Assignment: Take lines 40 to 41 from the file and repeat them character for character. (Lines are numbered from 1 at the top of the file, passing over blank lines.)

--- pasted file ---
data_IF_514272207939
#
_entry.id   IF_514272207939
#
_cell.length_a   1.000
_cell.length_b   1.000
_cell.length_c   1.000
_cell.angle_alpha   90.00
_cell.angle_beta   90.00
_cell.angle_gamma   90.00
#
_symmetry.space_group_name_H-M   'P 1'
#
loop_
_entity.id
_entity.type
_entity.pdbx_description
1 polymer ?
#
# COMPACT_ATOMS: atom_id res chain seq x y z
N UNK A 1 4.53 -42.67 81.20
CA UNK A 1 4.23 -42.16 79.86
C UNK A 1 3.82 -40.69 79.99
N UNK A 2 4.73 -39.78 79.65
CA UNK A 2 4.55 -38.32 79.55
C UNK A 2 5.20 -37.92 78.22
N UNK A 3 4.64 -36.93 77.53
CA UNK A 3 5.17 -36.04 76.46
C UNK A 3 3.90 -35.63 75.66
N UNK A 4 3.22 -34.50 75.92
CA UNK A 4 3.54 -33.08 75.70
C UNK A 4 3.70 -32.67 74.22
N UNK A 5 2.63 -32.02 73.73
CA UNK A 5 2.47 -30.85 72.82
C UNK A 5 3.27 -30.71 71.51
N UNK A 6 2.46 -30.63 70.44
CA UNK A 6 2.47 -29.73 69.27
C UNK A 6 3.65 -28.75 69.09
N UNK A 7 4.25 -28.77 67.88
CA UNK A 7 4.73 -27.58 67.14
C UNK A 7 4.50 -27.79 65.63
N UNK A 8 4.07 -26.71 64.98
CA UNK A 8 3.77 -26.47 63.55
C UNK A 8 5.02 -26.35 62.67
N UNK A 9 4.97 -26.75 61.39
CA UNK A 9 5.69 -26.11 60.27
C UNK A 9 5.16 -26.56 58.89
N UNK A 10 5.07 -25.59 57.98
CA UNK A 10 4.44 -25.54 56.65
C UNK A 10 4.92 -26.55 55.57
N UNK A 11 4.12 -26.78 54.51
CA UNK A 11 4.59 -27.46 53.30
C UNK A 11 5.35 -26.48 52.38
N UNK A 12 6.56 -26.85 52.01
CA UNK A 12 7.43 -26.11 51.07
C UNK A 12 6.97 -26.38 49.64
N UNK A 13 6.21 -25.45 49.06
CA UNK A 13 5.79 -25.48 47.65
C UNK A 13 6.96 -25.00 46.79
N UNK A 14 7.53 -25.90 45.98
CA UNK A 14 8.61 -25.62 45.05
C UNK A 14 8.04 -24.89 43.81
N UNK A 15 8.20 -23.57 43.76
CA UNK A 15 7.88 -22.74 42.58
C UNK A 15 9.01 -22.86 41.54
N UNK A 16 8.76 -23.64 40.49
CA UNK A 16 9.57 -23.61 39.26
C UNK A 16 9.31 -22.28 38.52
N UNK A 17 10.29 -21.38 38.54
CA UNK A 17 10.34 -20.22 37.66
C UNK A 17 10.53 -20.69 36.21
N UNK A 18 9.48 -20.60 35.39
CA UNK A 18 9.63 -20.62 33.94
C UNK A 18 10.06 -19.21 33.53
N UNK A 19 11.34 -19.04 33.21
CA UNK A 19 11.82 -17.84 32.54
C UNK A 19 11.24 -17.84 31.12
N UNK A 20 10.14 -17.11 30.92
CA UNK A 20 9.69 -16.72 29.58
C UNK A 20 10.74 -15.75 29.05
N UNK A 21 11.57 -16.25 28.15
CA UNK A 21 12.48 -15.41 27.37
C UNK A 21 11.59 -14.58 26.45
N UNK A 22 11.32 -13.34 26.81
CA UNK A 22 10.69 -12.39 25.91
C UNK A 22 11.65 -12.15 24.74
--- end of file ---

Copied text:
CA UNK A 7 4.73 -27.58 67.14
C UNK A 7 4.50 -27.79 65.63